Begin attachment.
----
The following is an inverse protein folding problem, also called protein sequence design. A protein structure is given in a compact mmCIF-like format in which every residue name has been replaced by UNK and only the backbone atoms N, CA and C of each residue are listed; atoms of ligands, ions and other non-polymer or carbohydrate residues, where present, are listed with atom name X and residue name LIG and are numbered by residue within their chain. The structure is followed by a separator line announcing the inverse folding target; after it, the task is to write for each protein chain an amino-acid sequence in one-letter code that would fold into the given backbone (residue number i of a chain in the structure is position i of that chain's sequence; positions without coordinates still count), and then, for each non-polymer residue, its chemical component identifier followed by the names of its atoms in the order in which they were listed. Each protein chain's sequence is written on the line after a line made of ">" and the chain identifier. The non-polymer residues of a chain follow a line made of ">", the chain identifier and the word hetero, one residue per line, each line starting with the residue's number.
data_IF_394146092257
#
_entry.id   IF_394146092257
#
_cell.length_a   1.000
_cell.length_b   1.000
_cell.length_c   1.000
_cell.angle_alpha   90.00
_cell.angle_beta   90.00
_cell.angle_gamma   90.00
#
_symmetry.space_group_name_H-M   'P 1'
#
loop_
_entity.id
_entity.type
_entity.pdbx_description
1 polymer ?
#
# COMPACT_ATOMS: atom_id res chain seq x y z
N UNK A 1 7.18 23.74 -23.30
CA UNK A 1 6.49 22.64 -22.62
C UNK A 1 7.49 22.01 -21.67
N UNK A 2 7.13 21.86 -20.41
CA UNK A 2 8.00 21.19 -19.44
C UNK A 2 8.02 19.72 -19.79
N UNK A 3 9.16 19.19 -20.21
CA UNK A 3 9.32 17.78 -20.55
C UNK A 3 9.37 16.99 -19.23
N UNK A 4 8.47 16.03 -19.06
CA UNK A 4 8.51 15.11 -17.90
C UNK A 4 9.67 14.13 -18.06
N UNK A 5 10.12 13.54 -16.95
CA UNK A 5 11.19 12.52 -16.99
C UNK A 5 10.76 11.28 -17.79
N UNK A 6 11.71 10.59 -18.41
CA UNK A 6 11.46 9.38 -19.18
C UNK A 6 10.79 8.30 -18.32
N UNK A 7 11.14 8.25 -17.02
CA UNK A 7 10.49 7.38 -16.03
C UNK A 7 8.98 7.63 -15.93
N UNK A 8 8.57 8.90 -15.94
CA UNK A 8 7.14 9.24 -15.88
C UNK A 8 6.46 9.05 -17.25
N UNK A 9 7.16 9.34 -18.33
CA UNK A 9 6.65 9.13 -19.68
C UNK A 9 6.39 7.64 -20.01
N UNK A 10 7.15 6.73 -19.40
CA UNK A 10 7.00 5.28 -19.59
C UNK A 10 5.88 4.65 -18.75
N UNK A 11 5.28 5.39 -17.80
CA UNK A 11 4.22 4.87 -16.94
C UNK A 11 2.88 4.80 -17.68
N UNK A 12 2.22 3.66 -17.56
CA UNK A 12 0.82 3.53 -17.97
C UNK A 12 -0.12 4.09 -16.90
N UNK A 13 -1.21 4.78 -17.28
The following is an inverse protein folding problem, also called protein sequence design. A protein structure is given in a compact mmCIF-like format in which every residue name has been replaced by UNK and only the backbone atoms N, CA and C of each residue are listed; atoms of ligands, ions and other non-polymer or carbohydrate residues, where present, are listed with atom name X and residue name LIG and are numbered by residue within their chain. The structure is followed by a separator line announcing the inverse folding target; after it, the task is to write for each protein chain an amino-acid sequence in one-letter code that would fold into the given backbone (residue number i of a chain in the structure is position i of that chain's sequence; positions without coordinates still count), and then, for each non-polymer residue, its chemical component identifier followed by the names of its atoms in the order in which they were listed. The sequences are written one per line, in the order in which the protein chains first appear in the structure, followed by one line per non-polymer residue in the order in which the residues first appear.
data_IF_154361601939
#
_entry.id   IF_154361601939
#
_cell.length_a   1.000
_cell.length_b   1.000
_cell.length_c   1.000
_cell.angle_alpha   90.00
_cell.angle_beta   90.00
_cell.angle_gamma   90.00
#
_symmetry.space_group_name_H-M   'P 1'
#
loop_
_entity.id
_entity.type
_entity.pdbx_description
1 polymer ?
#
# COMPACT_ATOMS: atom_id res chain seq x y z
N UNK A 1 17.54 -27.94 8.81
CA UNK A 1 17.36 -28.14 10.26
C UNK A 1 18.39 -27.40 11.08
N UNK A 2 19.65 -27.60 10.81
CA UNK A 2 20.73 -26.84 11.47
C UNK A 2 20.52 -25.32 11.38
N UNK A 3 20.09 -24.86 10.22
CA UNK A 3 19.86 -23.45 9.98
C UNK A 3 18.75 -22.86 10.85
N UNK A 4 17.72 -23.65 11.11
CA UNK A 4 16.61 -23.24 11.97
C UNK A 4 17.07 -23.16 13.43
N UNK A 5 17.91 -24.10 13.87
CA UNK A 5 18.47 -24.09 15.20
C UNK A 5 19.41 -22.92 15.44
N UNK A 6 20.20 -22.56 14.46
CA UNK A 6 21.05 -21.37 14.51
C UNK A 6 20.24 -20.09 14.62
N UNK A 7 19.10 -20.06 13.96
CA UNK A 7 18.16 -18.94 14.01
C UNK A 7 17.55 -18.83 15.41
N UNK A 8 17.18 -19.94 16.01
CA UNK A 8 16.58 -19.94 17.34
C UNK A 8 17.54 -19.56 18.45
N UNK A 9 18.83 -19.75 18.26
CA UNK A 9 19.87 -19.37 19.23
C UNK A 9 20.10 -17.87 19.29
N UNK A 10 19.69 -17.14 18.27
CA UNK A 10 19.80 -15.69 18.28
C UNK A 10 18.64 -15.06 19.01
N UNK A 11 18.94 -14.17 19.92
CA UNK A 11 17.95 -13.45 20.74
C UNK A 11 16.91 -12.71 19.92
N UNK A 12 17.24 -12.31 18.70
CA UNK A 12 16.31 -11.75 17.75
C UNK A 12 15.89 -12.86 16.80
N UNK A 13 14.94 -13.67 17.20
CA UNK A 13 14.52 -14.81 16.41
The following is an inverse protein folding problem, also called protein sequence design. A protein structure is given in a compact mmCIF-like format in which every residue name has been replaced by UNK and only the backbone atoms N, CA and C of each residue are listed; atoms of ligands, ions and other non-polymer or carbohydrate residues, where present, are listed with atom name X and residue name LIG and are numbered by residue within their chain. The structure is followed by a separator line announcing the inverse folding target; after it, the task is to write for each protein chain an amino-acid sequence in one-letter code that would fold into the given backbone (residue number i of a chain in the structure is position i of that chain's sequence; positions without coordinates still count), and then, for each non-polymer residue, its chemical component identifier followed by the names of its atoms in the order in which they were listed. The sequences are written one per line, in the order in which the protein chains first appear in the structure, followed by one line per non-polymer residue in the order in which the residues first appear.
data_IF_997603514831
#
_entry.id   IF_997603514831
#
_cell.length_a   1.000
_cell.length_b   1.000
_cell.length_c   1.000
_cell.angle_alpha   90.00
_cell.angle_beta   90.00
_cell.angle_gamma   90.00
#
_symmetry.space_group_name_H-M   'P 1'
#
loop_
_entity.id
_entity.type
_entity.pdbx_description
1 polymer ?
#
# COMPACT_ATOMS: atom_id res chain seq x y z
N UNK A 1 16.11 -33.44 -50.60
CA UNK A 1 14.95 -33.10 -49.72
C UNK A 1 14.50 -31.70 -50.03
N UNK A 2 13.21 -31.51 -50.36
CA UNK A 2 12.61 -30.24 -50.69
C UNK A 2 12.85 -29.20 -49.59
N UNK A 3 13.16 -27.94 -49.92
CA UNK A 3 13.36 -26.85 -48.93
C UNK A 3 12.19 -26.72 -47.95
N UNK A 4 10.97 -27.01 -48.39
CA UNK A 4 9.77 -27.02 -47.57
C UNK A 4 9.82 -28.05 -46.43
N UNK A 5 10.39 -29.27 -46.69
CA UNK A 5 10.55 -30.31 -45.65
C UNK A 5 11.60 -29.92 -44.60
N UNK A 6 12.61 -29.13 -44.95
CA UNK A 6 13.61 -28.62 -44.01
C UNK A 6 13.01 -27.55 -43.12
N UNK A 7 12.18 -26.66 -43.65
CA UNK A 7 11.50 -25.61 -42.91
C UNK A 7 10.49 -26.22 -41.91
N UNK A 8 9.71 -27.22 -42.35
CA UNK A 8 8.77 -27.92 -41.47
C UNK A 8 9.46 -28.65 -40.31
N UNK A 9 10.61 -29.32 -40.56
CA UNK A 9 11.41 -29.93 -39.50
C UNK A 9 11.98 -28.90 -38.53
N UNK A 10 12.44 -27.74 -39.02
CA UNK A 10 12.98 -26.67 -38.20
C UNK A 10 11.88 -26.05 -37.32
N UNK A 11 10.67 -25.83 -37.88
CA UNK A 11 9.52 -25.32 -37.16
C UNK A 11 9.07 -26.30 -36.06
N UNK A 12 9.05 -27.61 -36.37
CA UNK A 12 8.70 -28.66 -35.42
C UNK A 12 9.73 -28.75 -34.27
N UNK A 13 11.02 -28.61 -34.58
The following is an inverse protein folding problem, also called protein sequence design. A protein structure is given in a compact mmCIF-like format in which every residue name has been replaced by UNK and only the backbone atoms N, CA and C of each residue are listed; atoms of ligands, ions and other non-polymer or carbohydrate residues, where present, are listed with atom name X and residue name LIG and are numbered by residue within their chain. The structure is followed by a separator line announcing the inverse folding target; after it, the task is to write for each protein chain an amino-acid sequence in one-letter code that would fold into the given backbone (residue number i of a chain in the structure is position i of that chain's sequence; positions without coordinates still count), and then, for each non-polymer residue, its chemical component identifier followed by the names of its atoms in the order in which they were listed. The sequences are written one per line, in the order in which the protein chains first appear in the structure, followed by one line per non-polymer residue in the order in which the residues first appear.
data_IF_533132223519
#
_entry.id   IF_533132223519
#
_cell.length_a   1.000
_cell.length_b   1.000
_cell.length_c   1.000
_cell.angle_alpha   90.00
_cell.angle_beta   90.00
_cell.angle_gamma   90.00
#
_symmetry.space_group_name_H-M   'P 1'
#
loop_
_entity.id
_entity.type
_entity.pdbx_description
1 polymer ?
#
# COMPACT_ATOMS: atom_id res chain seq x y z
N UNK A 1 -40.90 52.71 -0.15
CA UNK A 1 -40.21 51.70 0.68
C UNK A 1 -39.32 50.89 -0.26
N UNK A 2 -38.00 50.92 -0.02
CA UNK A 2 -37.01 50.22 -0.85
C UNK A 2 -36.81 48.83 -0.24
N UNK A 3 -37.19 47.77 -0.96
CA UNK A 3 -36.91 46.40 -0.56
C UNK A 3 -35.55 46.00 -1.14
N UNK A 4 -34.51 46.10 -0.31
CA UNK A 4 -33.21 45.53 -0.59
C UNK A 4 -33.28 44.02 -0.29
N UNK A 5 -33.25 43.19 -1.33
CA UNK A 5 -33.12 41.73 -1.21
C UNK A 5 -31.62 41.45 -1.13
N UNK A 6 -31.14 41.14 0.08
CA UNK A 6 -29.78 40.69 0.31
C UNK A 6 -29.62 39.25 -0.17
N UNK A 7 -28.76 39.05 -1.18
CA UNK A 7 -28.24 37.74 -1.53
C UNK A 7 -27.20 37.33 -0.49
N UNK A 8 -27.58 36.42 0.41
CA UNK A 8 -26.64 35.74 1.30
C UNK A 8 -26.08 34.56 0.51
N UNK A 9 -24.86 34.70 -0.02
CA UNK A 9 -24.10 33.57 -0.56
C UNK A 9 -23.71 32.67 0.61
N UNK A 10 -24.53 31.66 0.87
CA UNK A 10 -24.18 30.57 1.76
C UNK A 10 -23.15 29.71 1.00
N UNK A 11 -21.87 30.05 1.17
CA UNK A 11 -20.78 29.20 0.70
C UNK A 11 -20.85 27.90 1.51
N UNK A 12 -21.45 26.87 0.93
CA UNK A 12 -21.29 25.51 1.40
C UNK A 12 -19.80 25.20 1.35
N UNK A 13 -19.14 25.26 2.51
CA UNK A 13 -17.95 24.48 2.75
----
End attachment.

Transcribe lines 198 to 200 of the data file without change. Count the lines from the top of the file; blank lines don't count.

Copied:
CA UNK A 1 -40.21 51.70 0.68
C UNK A 1 -39.32 50.89 -0.26
N UNK A 2 -38.00 50.92 -0.02